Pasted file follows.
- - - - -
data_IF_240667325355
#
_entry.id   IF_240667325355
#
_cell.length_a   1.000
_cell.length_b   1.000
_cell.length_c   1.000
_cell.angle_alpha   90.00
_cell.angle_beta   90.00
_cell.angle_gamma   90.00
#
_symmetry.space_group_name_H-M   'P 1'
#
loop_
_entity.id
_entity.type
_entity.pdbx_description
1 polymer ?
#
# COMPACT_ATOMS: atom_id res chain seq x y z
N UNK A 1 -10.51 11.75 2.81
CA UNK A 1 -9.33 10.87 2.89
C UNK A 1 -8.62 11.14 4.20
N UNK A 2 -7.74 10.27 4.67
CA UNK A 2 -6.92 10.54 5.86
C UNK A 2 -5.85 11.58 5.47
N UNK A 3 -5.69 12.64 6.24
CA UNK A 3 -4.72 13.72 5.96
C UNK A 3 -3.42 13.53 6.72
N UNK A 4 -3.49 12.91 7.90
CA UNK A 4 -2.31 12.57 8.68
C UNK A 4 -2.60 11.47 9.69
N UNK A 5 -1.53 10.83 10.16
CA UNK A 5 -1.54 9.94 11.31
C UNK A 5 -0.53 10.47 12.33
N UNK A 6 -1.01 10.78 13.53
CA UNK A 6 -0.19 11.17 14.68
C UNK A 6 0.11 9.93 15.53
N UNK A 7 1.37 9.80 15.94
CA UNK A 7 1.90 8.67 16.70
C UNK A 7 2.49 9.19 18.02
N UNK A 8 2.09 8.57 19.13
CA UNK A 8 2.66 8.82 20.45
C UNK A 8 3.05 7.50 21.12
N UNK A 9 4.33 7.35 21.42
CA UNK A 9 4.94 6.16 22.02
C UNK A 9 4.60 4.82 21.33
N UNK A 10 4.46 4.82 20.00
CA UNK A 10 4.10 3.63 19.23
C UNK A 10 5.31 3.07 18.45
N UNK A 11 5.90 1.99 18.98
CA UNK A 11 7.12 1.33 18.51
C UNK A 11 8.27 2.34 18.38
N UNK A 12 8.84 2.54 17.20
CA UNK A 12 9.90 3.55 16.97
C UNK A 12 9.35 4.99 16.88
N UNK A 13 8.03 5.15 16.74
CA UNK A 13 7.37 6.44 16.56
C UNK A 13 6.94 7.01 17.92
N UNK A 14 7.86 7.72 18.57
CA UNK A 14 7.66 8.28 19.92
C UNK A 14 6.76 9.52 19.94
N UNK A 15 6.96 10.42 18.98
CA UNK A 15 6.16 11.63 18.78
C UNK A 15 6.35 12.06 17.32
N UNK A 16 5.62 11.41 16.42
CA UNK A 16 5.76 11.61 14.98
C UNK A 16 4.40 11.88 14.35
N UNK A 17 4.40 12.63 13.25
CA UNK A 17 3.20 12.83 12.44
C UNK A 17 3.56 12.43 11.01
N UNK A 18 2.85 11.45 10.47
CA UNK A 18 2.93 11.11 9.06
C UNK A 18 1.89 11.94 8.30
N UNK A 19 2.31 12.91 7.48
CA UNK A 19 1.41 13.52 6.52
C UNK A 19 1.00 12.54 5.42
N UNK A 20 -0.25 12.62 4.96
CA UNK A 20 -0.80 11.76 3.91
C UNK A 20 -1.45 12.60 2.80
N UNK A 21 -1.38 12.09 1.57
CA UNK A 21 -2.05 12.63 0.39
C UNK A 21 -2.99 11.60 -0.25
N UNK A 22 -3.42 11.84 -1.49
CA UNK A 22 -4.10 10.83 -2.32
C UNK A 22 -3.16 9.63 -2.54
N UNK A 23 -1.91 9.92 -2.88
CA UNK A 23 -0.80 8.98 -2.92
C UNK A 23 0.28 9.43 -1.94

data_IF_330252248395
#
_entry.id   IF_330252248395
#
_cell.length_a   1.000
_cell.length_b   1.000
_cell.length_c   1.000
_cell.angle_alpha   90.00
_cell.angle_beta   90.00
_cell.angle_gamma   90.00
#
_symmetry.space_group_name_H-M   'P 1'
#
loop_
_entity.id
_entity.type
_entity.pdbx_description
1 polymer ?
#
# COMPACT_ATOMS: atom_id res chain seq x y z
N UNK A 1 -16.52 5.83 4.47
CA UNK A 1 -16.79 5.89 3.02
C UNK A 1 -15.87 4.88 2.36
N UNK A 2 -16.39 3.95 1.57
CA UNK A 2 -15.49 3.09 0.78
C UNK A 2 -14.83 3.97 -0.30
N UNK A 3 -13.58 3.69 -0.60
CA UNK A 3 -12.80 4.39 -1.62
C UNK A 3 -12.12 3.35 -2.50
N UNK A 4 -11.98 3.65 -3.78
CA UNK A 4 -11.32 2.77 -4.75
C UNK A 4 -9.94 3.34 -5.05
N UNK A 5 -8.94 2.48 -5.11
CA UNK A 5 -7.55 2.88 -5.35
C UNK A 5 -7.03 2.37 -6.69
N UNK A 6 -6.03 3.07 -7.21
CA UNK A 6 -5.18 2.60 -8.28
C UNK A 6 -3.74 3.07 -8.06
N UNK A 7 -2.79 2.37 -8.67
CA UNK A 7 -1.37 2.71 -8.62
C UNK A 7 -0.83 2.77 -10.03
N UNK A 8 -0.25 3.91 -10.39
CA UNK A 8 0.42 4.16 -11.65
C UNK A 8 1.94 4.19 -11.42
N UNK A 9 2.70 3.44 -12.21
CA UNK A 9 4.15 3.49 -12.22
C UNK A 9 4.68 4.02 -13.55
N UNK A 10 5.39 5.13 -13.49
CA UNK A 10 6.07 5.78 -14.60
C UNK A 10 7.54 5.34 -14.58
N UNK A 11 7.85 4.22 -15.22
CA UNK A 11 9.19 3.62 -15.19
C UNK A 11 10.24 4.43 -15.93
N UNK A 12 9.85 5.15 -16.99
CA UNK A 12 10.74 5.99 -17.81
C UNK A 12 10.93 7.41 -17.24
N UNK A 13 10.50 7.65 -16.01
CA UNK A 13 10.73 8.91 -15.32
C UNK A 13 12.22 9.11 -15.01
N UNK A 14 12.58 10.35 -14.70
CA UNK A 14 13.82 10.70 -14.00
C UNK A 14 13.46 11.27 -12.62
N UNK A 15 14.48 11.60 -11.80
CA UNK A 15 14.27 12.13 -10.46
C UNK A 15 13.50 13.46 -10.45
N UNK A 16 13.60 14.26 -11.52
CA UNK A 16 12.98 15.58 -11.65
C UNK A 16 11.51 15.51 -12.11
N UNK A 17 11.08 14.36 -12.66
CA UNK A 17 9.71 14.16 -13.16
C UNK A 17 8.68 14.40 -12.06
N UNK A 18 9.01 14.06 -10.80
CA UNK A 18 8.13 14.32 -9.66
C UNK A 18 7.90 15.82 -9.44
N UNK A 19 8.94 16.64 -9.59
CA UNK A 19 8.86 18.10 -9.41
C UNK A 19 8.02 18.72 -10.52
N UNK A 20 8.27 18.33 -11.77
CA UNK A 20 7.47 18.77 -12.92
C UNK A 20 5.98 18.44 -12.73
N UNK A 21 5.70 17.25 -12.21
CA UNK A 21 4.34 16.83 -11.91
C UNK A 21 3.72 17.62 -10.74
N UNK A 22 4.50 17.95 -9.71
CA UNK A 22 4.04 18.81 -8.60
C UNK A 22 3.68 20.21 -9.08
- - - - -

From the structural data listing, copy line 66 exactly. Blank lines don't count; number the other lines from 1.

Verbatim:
N UNK A 16 5.62 11.41 16.42